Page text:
ASH: Yet Nothing But a Man doesn’t have what you would call a conventional happy ending.

MR: But he’s such a good guy. So if he does everything so well, and his wife does everything so well, there are no flaws in them, you know?

ASH: Ivan Dixon, Duff, does get violent towards Abbey Lincoln, Josie. He hits her and pushes her to the floor.

MR: That was just one moment. Yes, he does do that. For one moment. He also breaks the chair. And he kind of tortures their cat at one point. It was just enough to say, ”OK,” you know, “this man has a few problems.” But all in all, he’s so perfect. And Abbey says all the right things, you know, to the point where he finally gets angry at her. That's what bothered me. I'm not that. I'm not that good a guy. I mean, how we see ourselves and what we really are are two different things. I saw myself selflessly until I was watching the character of Duff Anderson in my film, and then I didn't see myself that way. I didn't think it was true. Look, I think if it had been a white guy, he wouldn’t have been accepted as real. Because, you may completely disagree with me, but he’s too honest, he’s so much the perfect American male, you know?

ASH: You said if he were a white guy Paul Newman could have played him?

MR: I mean, Paul Newman was always playing a little bad, but he was also ultimately the one good, honest guy in the movie at that time, in the 1960s. For instance in the sequel to The Hustler from the 1980s, The Color of Money [1986]. If you see George C. Scott in the first film, this is what Newman would have become. Now in this other one, he is losing on purpose and helping people get married. It’s the opposite of the other film. It’s a fantasy of the good American man.

ASH: I see what you mean. Let’s talk about what happened after you made Nothing But a Man. You made The Plot Against Harry five years or so later, but it was not released in 1971, as it was supposed to be. Then, more than ten years after that, how was it that you came to make Vengeance Is Mine for PBS television in 1983? What had happened in the dozen years between the two films?

MR: I made a film called Dying [1976], which—while making it—became for me a deep involvement with people who were facing death. It was a documentary. And that changed my life. As you know, a film, if you mean it, is everything while you are making it, and that is going to have consequences. Also, I had started thinking about screenplays, and I knew that, with The Plot Against Harry, it was no way forward for me at that time. I thought then it was too fragmented in the screenplay, so that to fragment it, or the central figure, even further, to disconnect him further from other people and from what is going on around him—you know, he's totally out of touch. And I couldn't go on in that vein. There was no way of going forward, though I tried. I personally think that Quentin Tarantino had the same problem after Pulp Fiction [1994], which is also very fragmented. I thought it was a great film, but he went back into genre and made Jackie Brown [1997]. I couldn't do that, because I don't believe it. But he was willing to do that. And I couldn't, because I have to believe it. I couldn't do a film that I didn't believe.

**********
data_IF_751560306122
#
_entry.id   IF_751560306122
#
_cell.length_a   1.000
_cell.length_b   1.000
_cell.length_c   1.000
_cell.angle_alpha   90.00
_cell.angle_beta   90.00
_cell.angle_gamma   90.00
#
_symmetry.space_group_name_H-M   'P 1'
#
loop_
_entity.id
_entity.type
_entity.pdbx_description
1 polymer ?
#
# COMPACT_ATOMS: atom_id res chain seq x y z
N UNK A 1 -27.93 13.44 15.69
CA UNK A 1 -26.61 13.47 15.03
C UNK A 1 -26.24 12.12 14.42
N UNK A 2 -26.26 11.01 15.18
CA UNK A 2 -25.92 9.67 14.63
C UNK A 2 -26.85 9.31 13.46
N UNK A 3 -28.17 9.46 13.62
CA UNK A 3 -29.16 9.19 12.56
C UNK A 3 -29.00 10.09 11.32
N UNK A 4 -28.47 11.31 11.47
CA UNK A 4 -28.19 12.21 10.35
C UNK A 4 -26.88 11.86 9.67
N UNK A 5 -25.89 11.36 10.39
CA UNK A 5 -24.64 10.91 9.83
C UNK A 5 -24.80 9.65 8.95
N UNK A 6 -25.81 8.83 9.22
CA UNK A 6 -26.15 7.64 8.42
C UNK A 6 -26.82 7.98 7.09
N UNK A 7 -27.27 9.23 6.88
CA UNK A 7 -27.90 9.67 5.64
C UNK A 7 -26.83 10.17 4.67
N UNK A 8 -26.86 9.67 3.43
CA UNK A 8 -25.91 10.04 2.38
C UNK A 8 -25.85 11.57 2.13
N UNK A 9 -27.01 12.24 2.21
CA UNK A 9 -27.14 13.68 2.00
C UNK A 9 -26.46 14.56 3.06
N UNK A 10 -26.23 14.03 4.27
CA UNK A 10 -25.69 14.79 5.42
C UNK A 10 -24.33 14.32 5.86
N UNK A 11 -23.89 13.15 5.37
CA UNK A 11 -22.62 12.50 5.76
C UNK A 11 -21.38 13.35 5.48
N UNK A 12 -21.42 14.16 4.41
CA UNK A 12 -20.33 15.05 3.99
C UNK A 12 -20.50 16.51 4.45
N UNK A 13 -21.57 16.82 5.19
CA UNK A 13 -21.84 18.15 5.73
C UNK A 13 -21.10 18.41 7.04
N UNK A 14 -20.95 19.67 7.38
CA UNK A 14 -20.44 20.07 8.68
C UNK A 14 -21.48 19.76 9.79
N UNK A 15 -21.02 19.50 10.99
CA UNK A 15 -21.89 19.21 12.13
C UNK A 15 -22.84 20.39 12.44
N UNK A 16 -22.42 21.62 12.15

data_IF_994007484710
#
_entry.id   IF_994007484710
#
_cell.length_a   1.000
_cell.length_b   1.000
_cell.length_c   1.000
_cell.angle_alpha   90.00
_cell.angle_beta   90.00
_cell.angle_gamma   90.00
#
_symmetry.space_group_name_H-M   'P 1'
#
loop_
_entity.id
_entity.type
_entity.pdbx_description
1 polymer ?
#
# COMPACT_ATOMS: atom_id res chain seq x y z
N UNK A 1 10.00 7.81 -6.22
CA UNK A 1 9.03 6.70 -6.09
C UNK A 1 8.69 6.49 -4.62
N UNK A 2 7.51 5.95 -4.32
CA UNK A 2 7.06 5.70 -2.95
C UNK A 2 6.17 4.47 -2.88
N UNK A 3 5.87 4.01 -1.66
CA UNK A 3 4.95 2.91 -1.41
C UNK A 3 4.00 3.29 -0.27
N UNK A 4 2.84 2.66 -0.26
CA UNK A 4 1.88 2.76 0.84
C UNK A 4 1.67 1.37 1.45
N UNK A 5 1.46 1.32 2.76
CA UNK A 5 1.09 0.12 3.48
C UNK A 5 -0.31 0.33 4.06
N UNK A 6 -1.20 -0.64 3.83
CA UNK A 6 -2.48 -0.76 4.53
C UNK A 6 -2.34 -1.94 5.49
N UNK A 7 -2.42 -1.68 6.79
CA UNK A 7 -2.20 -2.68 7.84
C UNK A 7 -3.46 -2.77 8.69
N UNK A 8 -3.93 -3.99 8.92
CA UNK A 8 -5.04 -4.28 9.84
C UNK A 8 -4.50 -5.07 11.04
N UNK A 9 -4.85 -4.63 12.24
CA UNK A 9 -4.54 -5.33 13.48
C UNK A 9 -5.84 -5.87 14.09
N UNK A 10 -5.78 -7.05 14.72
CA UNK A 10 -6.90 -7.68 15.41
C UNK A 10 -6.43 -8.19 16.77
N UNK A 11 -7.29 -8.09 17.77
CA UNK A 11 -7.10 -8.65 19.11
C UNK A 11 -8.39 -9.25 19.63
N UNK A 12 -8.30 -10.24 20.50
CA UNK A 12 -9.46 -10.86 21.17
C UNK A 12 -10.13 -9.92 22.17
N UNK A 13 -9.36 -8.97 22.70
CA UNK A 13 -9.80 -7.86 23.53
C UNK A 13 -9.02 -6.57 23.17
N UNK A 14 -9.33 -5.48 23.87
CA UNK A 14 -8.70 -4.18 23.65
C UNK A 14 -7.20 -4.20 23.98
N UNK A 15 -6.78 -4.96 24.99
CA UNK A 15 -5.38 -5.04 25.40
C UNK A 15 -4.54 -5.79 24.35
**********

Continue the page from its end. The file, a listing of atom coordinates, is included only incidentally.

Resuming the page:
Still from Dying (1976)
Still from Dying (1976)

ASH: Then how did you go from making a documentary like Dying to making a return to dramatic fiction?

MR: After The Plot Against Harry, I spent two and a half years writing a story that the grandson of two big and well-connected, famous Hollywood producers, who was himself a producer, wanted to make. He was a very nice guy. He loved that script. And he said, “I want to make that film.” And I said, ”Fine,” you know, “I'm glad somebody wants to do it.” And he called me from California at four in the morning, seven o'clock our time, and he was going to set it up with a small Hollywood company that was making exciting new films at the time. I don’t want to mention these names. They made films that people still watch to this day. They were known to be independent-minded. And they sent the script back to him, and said, “Are you crazy?” I still think it's a good script.